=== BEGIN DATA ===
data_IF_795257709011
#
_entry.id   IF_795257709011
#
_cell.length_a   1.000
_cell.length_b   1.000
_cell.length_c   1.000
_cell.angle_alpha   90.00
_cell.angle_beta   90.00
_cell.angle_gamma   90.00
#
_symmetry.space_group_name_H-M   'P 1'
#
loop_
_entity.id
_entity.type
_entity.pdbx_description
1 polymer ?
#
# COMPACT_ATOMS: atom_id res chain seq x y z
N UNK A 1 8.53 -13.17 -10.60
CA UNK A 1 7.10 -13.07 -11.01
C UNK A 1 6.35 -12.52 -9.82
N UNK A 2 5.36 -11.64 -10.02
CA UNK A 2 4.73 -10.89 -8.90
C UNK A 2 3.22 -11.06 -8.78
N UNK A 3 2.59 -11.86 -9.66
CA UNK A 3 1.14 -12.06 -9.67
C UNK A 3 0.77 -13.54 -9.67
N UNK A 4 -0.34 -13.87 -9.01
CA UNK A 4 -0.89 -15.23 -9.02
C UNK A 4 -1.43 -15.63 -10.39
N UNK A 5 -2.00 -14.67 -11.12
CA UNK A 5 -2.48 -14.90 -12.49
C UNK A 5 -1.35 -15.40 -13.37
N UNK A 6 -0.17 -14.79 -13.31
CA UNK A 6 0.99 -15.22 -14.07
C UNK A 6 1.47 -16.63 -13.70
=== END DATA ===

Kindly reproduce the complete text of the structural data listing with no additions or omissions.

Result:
data_IF_795257709011
#
_entry.id   IF_795257709011
#
_cell.length_a   1.000
_cell.length_b   1.000
_cell.length_c   1.000
_cell.angle_alpha   90.00
_cell.angle_beta   90.00
_cell.angle_gamma   90.00
#
_symmetry.space_group_name_H-M   'P 1'
#
loop_
_entity.id
_entity.type
_entity.pdbx_description
1 polymer ?
#
# COMPACT_ATOMS: atom_id res chain seq x y z
N UNK A 1 8.53 -13.17 -10.60
CA UNK A 1 7.10 -13.07 -11.01
C UNK A 1 6.35 -12.52 -9.82
N UNK A 2 5.36 -11.64 -10.02
CA UNK A 2 4.73 -10.89 -8.90
C UNK A 2 3.22 -11.06 -8.78
N UNK A 3 2.59 -11.86 -9.66
CA UNK A 3 1.14 -12.06 -9.67
C UNK A 3 0.77 -13.54 -9.67
N UNK A 4 -0.34 -13.87 -9.01
CA UNK A 4 -0.89 -15.23 -9.02
C UNK A 4 -1.43 -15.63 -10.39
N UNK A 5 -2.00 -14.67 -11.12
CA UNK A 5 -2.48 -14.90 -12.49
C UNK A 5 -1.35 -15.40 -13.37
N UNK A 6 -0.17 -14.79 -13.31
CA UNK A 6 0.99 -15.22 -14.07
C UNK A 6 1.47 -16.63 -13.70